Home Sweet Home Review
Reviewed on Sony PSVRAlso available on Sony PlayStation 4, Sony PSVR, PC and Oculus Quest
With VR becoming more mainstream, there are certain genres that make for an easy transition. One of the most obvious is horror, putting players in the shoes of protagonists out of their depth and deep in danger. Home Sweet Home is a fun experience, but its insistence on jump scares almost leave it as forgettable one, too.
Waking up as protagonist Tim in an unknown location, players look to piece together the events leading up to his wife’s disappearance. What separates Home Sweet Home from the dozens of horror movies and video games that follow the same rough plot line is its focus on Thai mythology as the basis for its supernatural entities.
While genre staple Resident Evil 7’s first foray into first-person travels to the Bayou to inundate the player with body horror, gore, and the family from hell, Home Sweet Home’s variety of scares help it stand apart. Throughout the six-hour campaign, you’ll stumble upon occult shrines, encounter a giant and monstrous claw, and hear plenty of things going bump in the night.
In true horror fashion, long periods of silence are punctuated by bangs, crashes, and jump scares, and it's with the latter that things get a little tedious. While some scares are well pitched and terror-inducing, it soon becomes obvious when to expect them. This means their impact soon wears thin, leading players pushing through them to progress the story.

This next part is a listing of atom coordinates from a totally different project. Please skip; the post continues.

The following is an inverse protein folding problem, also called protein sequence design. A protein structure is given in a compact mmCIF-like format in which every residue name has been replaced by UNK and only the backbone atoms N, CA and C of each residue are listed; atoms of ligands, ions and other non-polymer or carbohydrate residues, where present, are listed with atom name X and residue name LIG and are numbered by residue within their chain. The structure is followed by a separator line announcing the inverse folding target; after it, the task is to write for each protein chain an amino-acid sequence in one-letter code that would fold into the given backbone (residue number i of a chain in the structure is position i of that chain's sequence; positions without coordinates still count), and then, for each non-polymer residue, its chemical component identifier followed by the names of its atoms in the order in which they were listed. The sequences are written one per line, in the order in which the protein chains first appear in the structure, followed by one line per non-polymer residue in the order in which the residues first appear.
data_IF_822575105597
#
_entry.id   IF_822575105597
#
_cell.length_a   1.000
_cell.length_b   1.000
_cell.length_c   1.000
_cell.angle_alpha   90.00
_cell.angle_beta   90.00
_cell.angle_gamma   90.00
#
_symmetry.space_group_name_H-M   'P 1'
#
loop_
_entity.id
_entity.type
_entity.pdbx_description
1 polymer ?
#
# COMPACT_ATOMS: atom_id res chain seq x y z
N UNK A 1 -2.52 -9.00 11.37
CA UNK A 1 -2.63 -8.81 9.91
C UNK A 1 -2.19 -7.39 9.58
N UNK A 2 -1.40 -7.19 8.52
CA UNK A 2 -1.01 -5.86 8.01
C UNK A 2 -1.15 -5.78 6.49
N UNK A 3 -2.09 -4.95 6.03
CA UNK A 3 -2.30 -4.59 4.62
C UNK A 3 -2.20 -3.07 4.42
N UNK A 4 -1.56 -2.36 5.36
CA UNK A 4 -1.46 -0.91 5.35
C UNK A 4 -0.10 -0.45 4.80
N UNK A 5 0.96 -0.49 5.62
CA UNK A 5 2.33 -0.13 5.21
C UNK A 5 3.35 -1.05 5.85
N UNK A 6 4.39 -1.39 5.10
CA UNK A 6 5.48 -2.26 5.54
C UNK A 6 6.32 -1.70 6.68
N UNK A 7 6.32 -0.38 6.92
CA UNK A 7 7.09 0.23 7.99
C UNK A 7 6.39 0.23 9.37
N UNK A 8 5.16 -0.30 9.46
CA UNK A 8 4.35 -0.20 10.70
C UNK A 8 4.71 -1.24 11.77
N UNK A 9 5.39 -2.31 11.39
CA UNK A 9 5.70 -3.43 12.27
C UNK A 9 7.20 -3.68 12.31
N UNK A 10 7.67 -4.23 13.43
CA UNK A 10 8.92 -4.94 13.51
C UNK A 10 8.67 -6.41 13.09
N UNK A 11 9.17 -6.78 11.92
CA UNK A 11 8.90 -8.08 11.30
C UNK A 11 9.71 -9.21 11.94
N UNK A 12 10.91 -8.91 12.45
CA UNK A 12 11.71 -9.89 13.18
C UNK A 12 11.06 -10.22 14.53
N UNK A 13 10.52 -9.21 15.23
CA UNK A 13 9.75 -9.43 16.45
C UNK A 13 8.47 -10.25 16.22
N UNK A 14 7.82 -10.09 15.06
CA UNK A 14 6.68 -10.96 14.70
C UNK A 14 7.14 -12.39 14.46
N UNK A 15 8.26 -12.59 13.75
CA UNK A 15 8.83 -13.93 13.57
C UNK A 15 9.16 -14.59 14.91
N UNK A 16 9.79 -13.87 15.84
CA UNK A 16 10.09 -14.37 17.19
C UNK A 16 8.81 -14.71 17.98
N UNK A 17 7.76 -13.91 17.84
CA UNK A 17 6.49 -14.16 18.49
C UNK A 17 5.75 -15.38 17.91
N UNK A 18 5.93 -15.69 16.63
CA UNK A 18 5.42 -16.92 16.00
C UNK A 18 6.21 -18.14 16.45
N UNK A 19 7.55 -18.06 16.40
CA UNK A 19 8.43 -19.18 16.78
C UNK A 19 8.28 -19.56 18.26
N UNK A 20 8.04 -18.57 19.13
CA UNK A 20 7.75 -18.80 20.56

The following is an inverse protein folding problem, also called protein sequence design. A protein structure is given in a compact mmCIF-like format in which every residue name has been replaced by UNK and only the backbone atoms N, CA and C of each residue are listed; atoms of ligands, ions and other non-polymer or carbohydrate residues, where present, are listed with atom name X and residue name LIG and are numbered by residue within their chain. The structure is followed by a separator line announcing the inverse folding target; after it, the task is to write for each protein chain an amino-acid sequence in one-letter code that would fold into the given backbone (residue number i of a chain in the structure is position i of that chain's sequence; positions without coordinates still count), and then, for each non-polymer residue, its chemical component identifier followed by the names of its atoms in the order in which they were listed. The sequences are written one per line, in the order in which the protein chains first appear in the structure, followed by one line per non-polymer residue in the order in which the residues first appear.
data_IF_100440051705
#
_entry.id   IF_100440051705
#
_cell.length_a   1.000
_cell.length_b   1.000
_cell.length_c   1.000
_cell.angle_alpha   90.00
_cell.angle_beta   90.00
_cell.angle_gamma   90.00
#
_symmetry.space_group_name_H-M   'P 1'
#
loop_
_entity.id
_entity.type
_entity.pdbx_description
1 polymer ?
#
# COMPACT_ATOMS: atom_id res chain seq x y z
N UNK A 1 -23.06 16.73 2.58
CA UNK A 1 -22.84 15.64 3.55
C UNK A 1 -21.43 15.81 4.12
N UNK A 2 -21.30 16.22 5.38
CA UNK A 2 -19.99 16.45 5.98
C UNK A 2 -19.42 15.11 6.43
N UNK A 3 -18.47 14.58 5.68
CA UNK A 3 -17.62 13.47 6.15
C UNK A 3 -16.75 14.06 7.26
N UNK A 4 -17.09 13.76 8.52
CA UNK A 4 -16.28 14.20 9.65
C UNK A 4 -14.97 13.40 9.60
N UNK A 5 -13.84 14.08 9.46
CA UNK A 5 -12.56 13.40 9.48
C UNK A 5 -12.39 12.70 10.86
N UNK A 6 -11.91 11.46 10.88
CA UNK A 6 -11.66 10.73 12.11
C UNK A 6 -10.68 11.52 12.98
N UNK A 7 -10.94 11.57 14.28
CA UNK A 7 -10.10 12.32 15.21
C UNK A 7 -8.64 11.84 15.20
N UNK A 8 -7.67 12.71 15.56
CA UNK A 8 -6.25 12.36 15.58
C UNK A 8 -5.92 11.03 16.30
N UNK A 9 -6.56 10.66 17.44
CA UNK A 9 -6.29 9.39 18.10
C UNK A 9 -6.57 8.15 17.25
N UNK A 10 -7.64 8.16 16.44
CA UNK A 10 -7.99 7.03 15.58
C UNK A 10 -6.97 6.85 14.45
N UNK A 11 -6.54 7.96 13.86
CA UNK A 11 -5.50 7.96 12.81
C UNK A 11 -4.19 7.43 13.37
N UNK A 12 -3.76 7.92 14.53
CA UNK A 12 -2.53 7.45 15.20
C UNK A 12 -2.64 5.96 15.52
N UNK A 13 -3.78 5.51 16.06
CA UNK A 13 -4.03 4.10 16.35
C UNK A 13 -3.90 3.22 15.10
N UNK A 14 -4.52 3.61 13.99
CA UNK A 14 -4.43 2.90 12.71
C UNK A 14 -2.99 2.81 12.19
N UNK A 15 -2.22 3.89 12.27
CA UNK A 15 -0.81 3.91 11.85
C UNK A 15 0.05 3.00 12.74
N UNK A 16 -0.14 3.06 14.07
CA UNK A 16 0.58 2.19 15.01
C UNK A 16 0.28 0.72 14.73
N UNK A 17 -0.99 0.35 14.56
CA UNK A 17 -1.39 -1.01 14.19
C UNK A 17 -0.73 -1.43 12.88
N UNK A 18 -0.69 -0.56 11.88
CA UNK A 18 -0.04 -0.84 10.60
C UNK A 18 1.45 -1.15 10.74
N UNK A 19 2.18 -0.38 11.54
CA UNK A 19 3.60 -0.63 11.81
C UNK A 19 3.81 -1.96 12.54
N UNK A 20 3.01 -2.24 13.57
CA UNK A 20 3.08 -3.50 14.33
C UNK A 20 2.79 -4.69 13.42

The same can be said of the puzzles which feel like filler content - padding to elongate the game’s runtime. They feel arbitrary to the core experience, and while none feel particularly egregious, they feel more frustrating than frightening when trying to solve one under pressure.
Thankfully, the game’s lighting and sound design do an excellent job of immersion. While Home Sweet Home can be played without VR, doing so robs the experience of much of what makes it feel so unsettling - particularly with earphones in. With your trusty flashlight or lighter to illuminate richly detailed rooms, combat instances are few and far between and Tim is forced to hide from spirits. Sound cues help distinguish the location of enemies and position in relation to you, while the almost mundane feeling parts of the building you’re exploring root everything in terrifying reality. When it isn’t relying on cheap jump scares, Home Sweet Home positively thrums with horror atmosphere.
It’s worth exploring every dark corner too, as the game’s environmental storytelling and excellent collectables flesh out the world beyond the walls Tim is enclosed in.
If Resident Evil 7 is VR’s Texas Chainsaw Massacre, consider Home Sweet Home as the platform’s analogue to The Grudge. If you’re looking for a world to explore while being scared silly, you can do a lot worse than Home Sweet Home - a very promising debut from Yggdrazil Group.